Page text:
CCC s. 25(1) – Every one who is required or authorized by law to do anything in the administration or enforcement of the law:
is, if he acts on reasonable grounds, justified in doing what he is required or authorized to do and in using as much force as is necessary for that purpose.
CCC s. 25(1) does not empower a private citizen to arrest, without warrant, a person who he merely believes has committed an indictable offence. Nor can this citizen direct the police to make such an arrest. The purpose of that statute is not to empower, but to protect. It is a shield not a sword, a distinction critical to understanding its effect. Otherwise it would serve to so scramble the carefully constructed distinctions between the powers of arrest of a private citizen, and those of a police officer, as to obliterate them altogether.
As long as a citizen pursues an authority given him by the law, such as making an arrest without warrant where the person arrested is found committing an indictable offence, then CCC s. 25(1) will justify his actions if he uses reasonable force. But if the citizen steps outside the bounds of that authority, s. 25(1) will not justify his actions. It will shield him only so long as he acts within the authority of the law.
In this case the defendant, Mayor McKitka, was tempted to his actions by the prospect of gain – he profited by his own dereliction of duty. To accomplish his purpose it was necessary to conceal the actual transaction. This was misbehavior in public office, which is an indictable offence at common law.
The work of a public servant must be a real service in which no concealed pecuniary self-interest should bias his or her judgment, and in which the substantial truth of every transaction should be made to appear.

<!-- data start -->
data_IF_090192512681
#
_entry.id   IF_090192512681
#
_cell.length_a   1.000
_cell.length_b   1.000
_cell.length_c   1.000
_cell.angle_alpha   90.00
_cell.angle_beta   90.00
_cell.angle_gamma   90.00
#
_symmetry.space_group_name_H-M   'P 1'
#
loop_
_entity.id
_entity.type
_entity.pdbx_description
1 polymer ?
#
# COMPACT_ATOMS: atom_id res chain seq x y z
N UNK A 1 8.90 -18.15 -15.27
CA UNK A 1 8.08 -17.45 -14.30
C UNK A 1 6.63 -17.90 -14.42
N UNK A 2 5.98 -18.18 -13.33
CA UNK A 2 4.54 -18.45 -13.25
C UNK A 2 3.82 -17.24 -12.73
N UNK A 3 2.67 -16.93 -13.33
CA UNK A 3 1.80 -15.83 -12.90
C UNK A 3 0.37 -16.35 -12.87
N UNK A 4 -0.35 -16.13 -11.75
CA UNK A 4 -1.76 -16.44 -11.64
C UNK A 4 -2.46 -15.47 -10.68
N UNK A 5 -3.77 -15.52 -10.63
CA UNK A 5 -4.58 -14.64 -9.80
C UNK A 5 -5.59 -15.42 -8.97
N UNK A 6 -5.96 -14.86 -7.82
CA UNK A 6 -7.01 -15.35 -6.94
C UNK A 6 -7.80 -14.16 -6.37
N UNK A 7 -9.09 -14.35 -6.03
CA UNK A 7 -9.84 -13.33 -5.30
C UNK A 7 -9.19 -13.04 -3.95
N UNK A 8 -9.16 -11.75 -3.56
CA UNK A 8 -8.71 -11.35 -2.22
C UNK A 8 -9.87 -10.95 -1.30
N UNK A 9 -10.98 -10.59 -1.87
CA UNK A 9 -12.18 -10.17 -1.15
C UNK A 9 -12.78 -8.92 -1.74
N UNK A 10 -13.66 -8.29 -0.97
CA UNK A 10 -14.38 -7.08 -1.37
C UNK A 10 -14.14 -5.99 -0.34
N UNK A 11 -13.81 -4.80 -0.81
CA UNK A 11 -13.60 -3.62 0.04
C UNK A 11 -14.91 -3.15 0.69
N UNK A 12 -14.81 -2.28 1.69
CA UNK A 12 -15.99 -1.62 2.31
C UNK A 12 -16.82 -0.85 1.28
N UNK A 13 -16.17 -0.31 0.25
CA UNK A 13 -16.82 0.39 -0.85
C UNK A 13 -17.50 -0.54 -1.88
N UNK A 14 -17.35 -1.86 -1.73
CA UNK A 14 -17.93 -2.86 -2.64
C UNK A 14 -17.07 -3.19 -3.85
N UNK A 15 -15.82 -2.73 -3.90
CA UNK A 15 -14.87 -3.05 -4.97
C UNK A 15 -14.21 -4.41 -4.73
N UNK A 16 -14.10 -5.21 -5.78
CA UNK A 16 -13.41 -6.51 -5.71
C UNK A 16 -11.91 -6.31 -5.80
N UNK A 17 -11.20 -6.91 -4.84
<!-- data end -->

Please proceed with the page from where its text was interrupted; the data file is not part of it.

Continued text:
In a lawsuit for false arrest, the plaintiff need not prove the defendant actually made the arrest. It is sufficient that the defendant simply used his power or influence in urging the police to do so. In this case, police arrested Valderhaug based on information from a store owner named Libin. Short days later, Libin learned his information was false, but failed to inform police. Valderhaug filed a claim for false imprisonment, which the court upheld on these grounds:
The arrest was the direct consequence of what Libin told police, and even more significantly, of what he withheld from police. Libin not only set the criminal law in motion, he directly caused the arrest.
It was not a case where Libin placed facts before the police for them to investigate and act according to their discretion. In so far as Libin had the power or influence to do so, he directed police to make the arrest.
The arrest was not justified. Valderhaug bought a radio in Libin's store and paid with a cheque written out, not by him, but by the store clerk. The clerk's handwriting was illegible, and the bank returned the cheque with this note: ”No account. Please send number.” Libin reported this to police, then saw Valderhaug, who provided a new (legible) cheque plus a bank statement showing the account was valid. At that point Libin should have returned to the police and asked them to delay action pending further investigation. But Libin did not; he went home, preferring to jeopardize Valderhaug's freedom than risk losing $75.
The court held: The heritage of ‘liberty of the person’ was won by the Magna Carta, it was later developed by the courts in England and Canada, and it cannot be subordinated to the expediency of collecting a debt without statutory authority.
Canadian Criminal Code
Part IV: Offences Against the Administration of Law and Justice
CCC s 137. – Every one who, with intent to mislead, fabricates anything with intent that it shall be used as evidence in a judicial proceeding, existing or proposed, by any means other than perjury or incitement to perjury, is guilty of an indictable offence and liable to imprisonment for a term not exceeding fourteen years.
CCC s 140. (1) – Every one commits public mischief who, with intent to mislead, causes a peace officer to enter on or continue an investigation by:
CCC s 140. (2) – Every one who commits public mischief:
Tuum Est - It Is Up To You
Plaque, Rostov-na-Donu, Russia
You only have power over people so long as you don’t take everything away from them. But when you’ve robbed a man of everything, he’s no longer in your power — he’s free again.
The First Circle